The Washington Post

Mandate pushes Postal Service into the red

The financially strapped U.S. Postal Service lost $1.3 billion during the first quarter of fiscal 2013, but saw a continued uptick of its shipping and package revenue, with a 4.7 percent bump, according to the agency’s financial statement.

USPS, which rankled some lawmakers last week with its announced plans to end Saturday mail delivery in August, could have turned a $100 million profit if not for a Congressional mandate that officials have said cripples agency finances.

The report, released Friday, shows the Postal Service paid $1.4 billion toward health benefits for future retirees. A 2006 law requires the early payment of 75 years worth of retiree benefits within 10 years.

Though declining first-class mail volume has been a drag on the agency’s funds, the benefit prepayments have long been cited as a major drain on USPS coffers by agency officials and union leaders alike.

“The $1.4 billion in pre-funding charges this quarter accounts for all — and then some — of the overall red ink of $1.3 billion,” National Association of Letter Carriers President Frederic Rolando said in a statement Friday. “Since pre-funding went into effect, it accounts for more than 80 percent of the agency’s red ink.”

The Postal Service defaulted on two of its pre-funding obligations last year.

The agency’s first-quarter loss amounted to less than half of the $3.1 billion loss the agency reported for the corresponding period last year.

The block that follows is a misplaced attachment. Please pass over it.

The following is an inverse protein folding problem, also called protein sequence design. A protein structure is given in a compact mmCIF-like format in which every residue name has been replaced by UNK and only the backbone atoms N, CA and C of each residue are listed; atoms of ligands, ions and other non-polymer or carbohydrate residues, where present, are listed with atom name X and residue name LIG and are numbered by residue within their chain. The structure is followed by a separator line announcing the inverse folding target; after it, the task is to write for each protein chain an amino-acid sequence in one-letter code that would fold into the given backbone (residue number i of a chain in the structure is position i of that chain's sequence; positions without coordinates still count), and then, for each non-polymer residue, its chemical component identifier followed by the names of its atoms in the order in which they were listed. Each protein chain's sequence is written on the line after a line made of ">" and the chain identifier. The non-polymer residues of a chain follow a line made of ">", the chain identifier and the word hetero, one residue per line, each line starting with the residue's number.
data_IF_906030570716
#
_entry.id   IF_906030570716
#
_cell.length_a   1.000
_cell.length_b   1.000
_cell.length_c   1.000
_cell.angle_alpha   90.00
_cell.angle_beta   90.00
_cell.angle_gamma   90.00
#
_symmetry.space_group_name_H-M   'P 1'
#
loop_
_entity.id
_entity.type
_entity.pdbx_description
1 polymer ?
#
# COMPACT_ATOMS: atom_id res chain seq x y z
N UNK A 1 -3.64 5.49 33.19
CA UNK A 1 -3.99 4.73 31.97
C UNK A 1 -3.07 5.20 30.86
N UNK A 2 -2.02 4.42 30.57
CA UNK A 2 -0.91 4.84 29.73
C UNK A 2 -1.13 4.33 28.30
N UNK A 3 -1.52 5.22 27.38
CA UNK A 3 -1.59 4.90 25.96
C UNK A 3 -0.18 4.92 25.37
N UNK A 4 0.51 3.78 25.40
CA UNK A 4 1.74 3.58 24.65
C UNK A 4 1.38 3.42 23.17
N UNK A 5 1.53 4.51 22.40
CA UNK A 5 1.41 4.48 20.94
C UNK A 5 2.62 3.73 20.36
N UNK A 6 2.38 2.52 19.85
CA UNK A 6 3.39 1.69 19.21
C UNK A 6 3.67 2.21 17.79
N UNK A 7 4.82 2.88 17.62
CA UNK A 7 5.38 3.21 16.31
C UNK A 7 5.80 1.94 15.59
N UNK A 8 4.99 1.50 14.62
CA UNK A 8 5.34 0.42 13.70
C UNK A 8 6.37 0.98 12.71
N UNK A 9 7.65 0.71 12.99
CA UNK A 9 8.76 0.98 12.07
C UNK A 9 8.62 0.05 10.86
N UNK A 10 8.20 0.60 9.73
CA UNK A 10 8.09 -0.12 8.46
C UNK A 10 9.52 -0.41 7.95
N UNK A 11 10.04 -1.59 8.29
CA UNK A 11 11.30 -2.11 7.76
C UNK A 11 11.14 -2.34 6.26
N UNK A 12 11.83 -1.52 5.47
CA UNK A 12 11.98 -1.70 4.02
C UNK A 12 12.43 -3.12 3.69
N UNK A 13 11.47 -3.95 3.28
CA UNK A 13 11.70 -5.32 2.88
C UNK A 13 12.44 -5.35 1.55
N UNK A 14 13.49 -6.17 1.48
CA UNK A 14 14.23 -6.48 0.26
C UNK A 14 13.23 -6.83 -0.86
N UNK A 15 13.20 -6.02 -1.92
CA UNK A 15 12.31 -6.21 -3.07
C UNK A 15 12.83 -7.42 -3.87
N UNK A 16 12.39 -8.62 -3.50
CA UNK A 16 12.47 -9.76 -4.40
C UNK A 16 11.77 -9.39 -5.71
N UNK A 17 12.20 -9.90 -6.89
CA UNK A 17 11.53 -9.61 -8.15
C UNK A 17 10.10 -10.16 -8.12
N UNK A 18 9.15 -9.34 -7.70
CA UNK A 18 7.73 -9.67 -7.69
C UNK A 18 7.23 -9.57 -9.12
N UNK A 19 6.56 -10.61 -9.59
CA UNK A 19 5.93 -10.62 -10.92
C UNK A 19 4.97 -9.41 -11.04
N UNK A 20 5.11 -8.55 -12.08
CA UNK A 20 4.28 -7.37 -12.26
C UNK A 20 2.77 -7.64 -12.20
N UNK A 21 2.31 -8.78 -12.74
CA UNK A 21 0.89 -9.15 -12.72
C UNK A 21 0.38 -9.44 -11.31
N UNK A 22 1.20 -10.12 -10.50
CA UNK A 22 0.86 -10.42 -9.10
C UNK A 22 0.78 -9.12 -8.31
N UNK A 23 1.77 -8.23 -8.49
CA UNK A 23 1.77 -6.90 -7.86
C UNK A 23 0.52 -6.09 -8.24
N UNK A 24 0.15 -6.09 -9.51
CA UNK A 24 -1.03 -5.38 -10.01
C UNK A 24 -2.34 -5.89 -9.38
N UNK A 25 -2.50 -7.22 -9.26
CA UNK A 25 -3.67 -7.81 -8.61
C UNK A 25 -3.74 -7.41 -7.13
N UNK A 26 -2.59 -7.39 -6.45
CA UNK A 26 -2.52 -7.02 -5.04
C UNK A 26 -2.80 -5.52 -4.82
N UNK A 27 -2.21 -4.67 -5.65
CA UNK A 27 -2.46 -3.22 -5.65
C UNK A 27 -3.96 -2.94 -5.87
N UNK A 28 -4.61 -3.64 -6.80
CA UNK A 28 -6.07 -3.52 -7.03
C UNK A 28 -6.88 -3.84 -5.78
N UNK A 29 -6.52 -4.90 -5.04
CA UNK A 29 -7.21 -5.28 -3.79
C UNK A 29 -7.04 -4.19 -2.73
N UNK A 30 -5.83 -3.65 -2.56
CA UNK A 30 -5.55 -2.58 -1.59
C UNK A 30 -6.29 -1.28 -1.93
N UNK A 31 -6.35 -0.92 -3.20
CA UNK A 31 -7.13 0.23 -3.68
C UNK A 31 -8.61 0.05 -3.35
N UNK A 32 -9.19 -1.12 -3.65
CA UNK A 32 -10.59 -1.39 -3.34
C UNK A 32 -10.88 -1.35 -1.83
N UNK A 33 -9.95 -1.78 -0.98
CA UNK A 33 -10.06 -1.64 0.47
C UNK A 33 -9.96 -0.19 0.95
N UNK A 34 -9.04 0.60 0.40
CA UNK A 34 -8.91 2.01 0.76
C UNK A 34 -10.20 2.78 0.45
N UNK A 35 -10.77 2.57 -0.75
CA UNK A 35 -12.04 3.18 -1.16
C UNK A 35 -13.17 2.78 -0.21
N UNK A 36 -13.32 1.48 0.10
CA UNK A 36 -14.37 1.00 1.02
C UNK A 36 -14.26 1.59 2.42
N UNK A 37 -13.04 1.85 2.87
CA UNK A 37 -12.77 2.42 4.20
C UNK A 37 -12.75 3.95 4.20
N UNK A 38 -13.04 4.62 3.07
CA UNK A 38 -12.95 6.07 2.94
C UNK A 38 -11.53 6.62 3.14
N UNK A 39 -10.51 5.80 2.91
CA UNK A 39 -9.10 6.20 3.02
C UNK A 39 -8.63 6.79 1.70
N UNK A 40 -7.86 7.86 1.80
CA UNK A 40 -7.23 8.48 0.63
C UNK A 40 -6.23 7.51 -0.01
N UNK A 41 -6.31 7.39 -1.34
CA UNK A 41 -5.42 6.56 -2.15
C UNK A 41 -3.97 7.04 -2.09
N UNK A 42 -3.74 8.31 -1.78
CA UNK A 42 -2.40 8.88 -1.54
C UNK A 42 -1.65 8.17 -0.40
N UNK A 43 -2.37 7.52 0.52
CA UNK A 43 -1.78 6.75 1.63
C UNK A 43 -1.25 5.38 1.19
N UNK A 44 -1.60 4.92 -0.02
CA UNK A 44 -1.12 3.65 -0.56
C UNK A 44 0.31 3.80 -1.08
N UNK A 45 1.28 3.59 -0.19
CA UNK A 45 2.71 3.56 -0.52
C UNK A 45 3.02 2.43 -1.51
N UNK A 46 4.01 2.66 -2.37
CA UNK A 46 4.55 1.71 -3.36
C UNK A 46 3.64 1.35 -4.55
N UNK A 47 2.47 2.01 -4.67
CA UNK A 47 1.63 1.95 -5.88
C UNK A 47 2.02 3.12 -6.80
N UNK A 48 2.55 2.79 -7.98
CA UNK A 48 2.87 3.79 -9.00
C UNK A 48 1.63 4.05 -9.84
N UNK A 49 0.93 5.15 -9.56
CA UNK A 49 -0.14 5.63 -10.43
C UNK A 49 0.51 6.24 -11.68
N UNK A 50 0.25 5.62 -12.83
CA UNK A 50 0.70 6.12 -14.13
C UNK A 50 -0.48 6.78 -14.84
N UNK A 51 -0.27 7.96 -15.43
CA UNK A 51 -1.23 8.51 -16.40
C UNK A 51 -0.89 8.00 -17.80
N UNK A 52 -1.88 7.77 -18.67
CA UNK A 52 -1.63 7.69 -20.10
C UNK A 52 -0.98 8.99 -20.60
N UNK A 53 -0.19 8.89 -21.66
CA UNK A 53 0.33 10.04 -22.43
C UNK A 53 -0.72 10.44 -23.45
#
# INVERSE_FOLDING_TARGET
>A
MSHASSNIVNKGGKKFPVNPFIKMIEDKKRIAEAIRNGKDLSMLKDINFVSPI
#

Shipping-and-packaging revenue increased by $154 million, or 4.7 percent, over the first quarter of 2012, largely because of growth in Internet shopping and marketing campaigns to promote the agency’s shipping services.

Revenue from advertising mail also increased during the first quarter, climbing $141 million, or 3.1 percent, compared with the corresponding period in 2012. Campaign mailers from last year’s election are thought to have provided a boost.

Despite those gains, revenue from first-class mail, which makes up the lion’s share of the agency’s income, dropped by $237 million, or 3.1 percent, as volume declined by 4.5 percent.

The Postal Service said it suffered a $15.9 billion net loss for fiscal 2012, which ended Sept. 30.

Postmaster General Patrick R. Donahoe announced Wednesday that the agency would end Saturday mail delivery beginning in August to save $2 billion per year.

The director’s unilateral action amounts to a gamble that Congress will not reach a consensus to thwart his plan. He appears to be taking advantage of lawmakers’ dysfunction over budget matters in recent years.

Congress’s last temporary spending plan, which expires March 27, includes language requiring the Postal Service to deliver mail six days a week. But legislators have not said whether they will insist on such a provision in the next appropriations bill.

Donahoe on Friday called for legislators to give the Postal Service greater flexibility in managing its finances.

“We urgently need Congress to do its part and pass legislation that allows us to better manage our costs and gives us the commercial flexibility needed to operate more like a business does,” he said. “This will help ensure the future success of the Postal Service and the mailing industry it supports.”

Sen. Thomas R. Carper (D-Del.), chairman of the Senate committee that oversees the Postal Service, vowed in a statement Friday to push for comprehensive legislation that “reforms, right-sizes and modernizes” the agency.

Carper also criticized Donahoe’s five-day delivery plan as inadequate for solving the organization’s financial woes.

Josh Hicks covers Maryland politics and government. He previously anchored the Post’s Federal Eye blog, focusing on federal accountability and workforce issues.

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